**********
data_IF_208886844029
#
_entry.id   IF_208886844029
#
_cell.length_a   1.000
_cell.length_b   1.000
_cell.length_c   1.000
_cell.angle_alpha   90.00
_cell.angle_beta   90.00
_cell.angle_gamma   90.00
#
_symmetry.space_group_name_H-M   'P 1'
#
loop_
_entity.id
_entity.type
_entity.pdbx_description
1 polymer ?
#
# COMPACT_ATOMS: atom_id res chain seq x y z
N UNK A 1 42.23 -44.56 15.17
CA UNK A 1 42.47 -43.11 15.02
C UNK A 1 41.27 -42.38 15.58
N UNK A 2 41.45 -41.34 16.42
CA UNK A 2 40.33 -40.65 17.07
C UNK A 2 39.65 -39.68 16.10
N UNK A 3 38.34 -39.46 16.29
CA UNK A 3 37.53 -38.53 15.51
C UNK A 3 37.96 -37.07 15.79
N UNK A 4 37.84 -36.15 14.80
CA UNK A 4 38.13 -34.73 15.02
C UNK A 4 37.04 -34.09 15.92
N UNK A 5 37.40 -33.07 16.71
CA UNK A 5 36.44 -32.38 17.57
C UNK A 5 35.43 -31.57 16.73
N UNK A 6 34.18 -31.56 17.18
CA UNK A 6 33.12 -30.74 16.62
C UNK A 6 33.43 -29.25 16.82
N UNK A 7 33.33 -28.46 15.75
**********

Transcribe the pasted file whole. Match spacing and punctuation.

data_IF_208886844029
#
_entry.id   IF_208886844029
#
_cell.length_a   1.000
_cell.length_b   1.000
_cell.length_c   1.000
_cell.angle_alpha   90.00
_cell.angle_beta   90.00
_cell.angle_gamma   90.00
#
_symmetry.space_group_name_H-M   'P 1'
#
loop_
_entity.id
_entity.type
_entity.pdbx_description
1 polymer ?
#
# COMPACT_ATOMS: atom_id res chain seq x y z
N UNK A 1 42.23 -44.56 15.17
CA UNK A 1 42.47 -43.11 15.02
C UNK A 1 41.27 -42.38 15.58
N UNK A 2 41.45 -41.34 16.42
CA UNK A 2 40.33 -40.65 17.07
C UNK A 2 39.65 -39.68 16.10
N UNK A 3 38.34 -39.46 16.29
CA UNK A 3 37.53 -38.53 15.51
C UNK A 3 37.96 -37.07 15.79
N UNK A 4 37.84 -36.15 14.80
CA UNK A 4 38.13 -34.73 15.02
C UNK A 4 37.04 -34.09 15.92
N UNK A 5 37.40 -33.07 16.71
CA UNK A 5 36.44 -32.38 17.57
C UNK A 5 35.43 -31.57 16.73
N UNK A 6 34.18 -31.56 17.18
CA UNK A 6 33.12 -30.74 16.62
C UNK A 6 33.43 -29.25 16.82
N UNK A 7 33.33 -28.46 15.75